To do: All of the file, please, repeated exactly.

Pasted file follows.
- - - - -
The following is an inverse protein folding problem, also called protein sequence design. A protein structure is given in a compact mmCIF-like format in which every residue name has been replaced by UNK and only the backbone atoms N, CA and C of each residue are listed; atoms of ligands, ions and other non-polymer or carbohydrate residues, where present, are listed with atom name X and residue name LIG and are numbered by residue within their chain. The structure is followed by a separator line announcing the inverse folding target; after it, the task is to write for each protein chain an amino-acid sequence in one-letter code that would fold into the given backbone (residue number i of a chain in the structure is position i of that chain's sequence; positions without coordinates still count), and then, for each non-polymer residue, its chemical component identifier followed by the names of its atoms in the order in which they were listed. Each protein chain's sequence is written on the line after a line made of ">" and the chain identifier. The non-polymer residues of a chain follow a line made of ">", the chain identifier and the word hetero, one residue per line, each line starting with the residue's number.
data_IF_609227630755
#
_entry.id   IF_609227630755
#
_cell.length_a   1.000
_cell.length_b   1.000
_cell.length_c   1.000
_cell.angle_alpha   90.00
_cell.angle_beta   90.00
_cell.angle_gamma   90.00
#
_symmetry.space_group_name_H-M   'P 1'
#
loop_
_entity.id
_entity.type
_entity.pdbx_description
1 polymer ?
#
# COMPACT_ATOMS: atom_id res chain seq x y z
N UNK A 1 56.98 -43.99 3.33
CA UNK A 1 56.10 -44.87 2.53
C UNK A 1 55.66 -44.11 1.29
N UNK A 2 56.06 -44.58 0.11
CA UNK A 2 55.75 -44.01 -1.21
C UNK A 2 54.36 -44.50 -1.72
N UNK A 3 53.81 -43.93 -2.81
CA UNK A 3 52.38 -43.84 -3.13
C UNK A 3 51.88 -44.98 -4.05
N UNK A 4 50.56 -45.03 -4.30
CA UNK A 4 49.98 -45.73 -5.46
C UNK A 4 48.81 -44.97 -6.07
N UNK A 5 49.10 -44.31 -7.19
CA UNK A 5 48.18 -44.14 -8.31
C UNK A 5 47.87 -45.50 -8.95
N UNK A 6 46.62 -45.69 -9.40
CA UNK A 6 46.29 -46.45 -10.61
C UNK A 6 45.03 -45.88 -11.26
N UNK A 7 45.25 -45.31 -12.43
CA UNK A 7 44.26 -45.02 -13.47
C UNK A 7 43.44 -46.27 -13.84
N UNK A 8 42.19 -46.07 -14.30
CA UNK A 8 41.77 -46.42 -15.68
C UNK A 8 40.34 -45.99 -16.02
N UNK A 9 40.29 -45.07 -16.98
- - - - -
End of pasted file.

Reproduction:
The following is an inverse protein folding problem, also called protein sequence design. A protein structure is given in a compact mmCIF-like format in which every residue name has been replaced by UNK and only the backbone atoms N, CA and C of each residue are listed; atoms of ligands, ions and other non-polymer or carbohydrate residues, where present, are listed with atom name X and residue name LIG and are numbered by residue within their chain. The structure is followed by a separator line announcing the inverse folding target; after it, the task is to write for each protein chain an amino-acid sequence in one-letter code that would fold into the given backbone (residue number i of a chain in the structure is position i of that chain's sequence; positions without coordinates still count), and then, for each non-polymer residue, its chemical component identifier followed by the names of its atoms in the order in which they were listed. Each protein chain's sequence is written on the line after a line made of ">" and the chain identifier. The non-polymer residues of a chain follow a line made of ">", the chain identifier and the word hetero, one residue per line, each line starting with the residue's number.
data_IF_609227630755
#
_entry.id   IF_609227630755
#
_cell.length_a   1.000
_cell.length_b   1.000
_cell.length_c   1.000
_cell.angle_alpha   90.00
_cell.angle_beta   90.00
_cell.angle_gamma   90.00
#
_symmetry.space_group_name_H-M   'P 1'
#
loop_
_entity.id
_entity.type
_entity.pdbx_description
1 polymer ?
#
# COMPACT_ATOMS: atom_id res chain seq x y z
N UNK A 1 56.98 -43.99 3.33
CA UNK A 1 56.10 -44.87 2.53
C UNK A 1 55.66 -44.11 1.29
N UNK A 2 56.06 -44.58 0.11
CA UNK A 2 55.75 -44.01 -1.21
C UNK A 2 54.36 -44.50 -1.72
N UNK A 3 53.81 -43.93 -2.81
CA UNK A 3 52.38 -43.84 -3.13
C UNK A 3 51.88 -44.98 -4.05
N UNK A 4 50.56 -45.03 -4.30
CA UNK A 4 49.98 -45.73 -5.46
C UNK A 4 48.81 -44.97 -6.07
N UNK A 5 49.10 -44.31 -7.19
CA UNK A 5 48.18 -44.14 -8.31
C UNK A 5 47.87 -45.50 -8.95
N UNK A 6 46.62 -45.69 -9.40
CA UNK A 6 46.29 -46.45 -10.61
C UNK A 6 45.03 -45.88 -11.26
N UNK A 7 45.25 -45.31 -12.43
CA UNK A 7 44.26 -45.02 -13.47
C UNK A 7 43.44 -46.27 -13.84
N UNK A 8 42.19 -46.07 -14.30
CA UNK A 8 41.77 -46.42 -15.68
C UNK A 8 40.34 -45.99 -16.02
N UNK A 9 40.29 -45.07 -16.98